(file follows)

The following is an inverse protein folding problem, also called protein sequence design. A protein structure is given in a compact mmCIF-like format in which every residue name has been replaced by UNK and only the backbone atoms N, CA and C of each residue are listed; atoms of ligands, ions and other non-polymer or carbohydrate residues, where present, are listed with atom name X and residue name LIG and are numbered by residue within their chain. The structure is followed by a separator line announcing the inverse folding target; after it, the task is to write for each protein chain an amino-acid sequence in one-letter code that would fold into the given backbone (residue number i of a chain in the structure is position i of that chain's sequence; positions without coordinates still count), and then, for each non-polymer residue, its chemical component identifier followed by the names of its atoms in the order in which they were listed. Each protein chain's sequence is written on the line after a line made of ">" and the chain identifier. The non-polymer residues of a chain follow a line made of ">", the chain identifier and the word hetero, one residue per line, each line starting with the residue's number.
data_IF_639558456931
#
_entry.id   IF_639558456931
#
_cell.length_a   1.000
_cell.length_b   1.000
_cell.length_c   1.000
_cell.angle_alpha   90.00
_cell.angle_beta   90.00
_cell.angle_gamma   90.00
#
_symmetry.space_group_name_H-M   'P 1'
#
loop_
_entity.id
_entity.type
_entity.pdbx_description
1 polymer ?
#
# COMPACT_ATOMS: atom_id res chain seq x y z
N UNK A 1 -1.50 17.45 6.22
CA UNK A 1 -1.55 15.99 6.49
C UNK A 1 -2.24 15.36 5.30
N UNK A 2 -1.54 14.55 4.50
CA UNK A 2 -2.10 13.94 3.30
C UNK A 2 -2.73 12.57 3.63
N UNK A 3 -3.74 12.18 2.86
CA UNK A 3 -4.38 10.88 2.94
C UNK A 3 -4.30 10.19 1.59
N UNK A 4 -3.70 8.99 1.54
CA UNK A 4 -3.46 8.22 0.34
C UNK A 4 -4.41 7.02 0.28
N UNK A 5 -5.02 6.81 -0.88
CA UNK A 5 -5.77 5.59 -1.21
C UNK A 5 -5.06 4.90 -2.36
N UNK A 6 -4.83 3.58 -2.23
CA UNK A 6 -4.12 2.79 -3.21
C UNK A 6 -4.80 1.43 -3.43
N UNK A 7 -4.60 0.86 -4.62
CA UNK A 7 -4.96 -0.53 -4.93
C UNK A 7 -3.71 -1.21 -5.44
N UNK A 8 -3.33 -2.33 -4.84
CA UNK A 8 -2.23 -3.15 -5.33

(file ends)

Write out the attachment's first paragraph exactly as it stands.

The following is an inverse protein folding problem, also called protein sequence design. A protein structure is given in a compact mmCIF-like format in which every residue name has been replaced by UNK and only the backbone atoms N, CA and C of each residue are listed; atoms of ligands, ions and other non-polymer or carbohydrate residues, where present, are listed with atom name X and residue name LIG and are numbered by residue within their chain. The structure is followed by a separator line announcing the inverse folding target; after it, the task is to write for each protein chain an amino-acid sequence in one-letter code that would fold into the given backbone (residue number i of a chain in the structure is position i of that chain's sequence; positions without coordinates still count), and then, for each non-polymer residue, its chemical component identifier followed by the names of its atoms in the order in which they were listed. Each protein chain's sequence is written on the line after a line made of ">" and the chain identifier. The non-polymer residues of a chain follow a line made of ">", the chain identifier and the word hetero, one residue per line, each line starting with the residue's number.